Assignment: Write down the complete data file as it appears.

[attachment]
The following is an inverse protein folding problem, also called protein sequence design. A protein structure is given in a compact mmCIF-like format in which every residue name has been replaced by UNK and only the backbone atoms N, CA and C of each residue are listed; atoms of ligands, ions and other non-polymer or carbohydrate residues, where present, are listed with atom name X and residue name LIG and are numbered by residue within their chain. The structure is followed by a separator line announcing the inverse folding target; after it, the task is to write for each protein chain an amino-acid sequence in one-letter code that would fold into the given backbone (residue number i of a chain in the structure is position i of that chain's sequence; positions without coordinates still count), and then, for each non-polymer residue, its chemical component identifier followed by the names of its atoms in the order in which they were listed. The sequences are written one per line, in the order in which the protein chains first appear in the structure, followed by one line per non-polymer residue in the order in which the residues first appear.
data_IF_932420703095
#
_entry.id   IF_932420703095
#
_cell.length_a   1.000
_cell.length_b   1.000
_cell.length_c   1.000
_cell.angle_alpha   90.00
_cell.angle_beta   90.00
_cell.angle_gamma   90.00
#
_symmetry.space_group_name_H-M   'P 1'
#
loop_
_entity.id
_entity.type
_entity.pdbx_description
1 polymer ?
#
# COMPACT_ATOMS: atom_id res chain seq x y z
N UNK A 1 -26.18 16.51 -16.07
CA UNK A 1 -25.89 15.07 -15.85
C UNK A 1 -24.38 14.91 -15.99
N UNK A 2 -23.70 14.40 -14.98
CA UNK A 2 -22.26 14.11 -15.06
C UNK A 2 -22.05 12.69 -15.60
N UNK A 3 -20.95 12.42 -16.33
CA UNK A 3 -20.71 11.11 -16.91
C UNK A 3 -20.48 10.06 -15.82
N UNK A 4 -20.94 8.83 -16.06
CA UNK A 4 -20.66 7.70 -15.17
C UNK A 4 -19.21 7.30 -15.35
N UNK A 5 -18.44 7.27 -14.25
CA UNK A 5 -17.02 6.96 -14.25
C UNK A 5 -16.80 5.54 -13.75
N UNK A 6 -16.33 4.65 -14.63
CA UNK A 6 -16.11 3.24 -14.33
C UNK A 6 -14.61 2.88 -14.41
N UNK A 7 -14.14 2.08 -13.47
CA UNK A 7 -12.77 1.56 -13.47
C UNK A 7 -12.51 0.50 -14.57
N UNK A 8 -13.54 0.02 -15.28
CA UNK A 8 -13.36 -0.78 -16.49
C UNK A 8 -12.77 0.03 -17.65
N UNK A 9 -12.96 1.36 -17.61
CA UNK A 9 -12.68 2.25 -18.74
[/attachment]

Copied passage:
The following is an inverse protein folding problem, also called protein sequence design. A protein structure is given in a compact mmCIF-like format in which every residue name has been replaced by UNK and only the backbone atoms N, CA and C of each residue are listed; atoms of ligands, ions and other non-polymer or carbohydrate residues, where present, are listed with atom name X and residue name LIG and are numbered by residue within their chain. The structure is followed by a separator line announcing the inverse folding target; after it, the task is to write for each protein chain an amino-acid sequence in one-letter code that would fold into the given backbone (residue number i of a chain in the structure is position i of that chain's sequence; positions without coordinates still count), and then, for each non-polymer residue, its chemical component identifier followed by the names of its atoms in the order in which they were listed. The sequences are written one per line, in the order in which the protein chains first appear in the structure, followed by one line per non-polymer residue in the order in which the residues first appear.
data_IF_932420703095
#
_entry.id   IF_932420703095
#
_cell.length_a   1.000
_cell.length_b   1.000
_cell.length_c   1.000
_cell.angle_alpha   90.00
_cell.angle_beta   90.00
_cell.angle_gamma   90.00
#
_symmetry.space_group_name_H-M   'P 1'
#
loop_
_entity.id
_entity.type
_entity.pdbx_description
1 polymer ?
#
# COMPACT_ATOMS: atom_id res chain seq x y z
N UNK A 1 -26.18 16.51 -16.07
CA UNK A 1 -25.89 15.07 -15.85
C UNK A 1 -24.38 14.91 -15.99
N UNK A 2 -23.70 14.40 -14.98
CA UNK A 2 -22.26 14.11 -15.06
C UNK A 2 -22.05 12.69 -15.60
N UNK A 3 -20.95 12.42 -16.33
CA UNK A 3 -20.71 11.11 -16.91
C UNK A 3 -20.48 10.06 -15.82
N UNK A 4 -20.94 8.83 -16.06
CA UNK A 4 -20.66 7.70 -15.17
C UNK A 4 -19.21 7.30 -15.35
N UNK A 5 -18.44 7.27 -14.25
CA UNK A 5 -17.02 6.96 -14.25
C UNK A 5 -16.80 5.54 -13.75
N UNK A 6 -16.33 4.65 -14.63
CA UNK A 6 -16.11 3.24 -14.33
C UNK A 6 -14.61 2.88 -14.41
N UNK A 7 -14.14 2.08 -13.47
CA UNK A 7 -12.77 1.56 -13.47
C UNK A 7 -12.51 0.50 -14.57
N UNK A 8 -13.54 0.02 -15.28
CA UNK A 8 -13.36 -0.78 -16.49
C UNK A 8 -12.77 0.03 -17.65
N UNK A 9 -12.96 1.36 -17.61
CA UNK A 9 -12.68 2.25 -18.74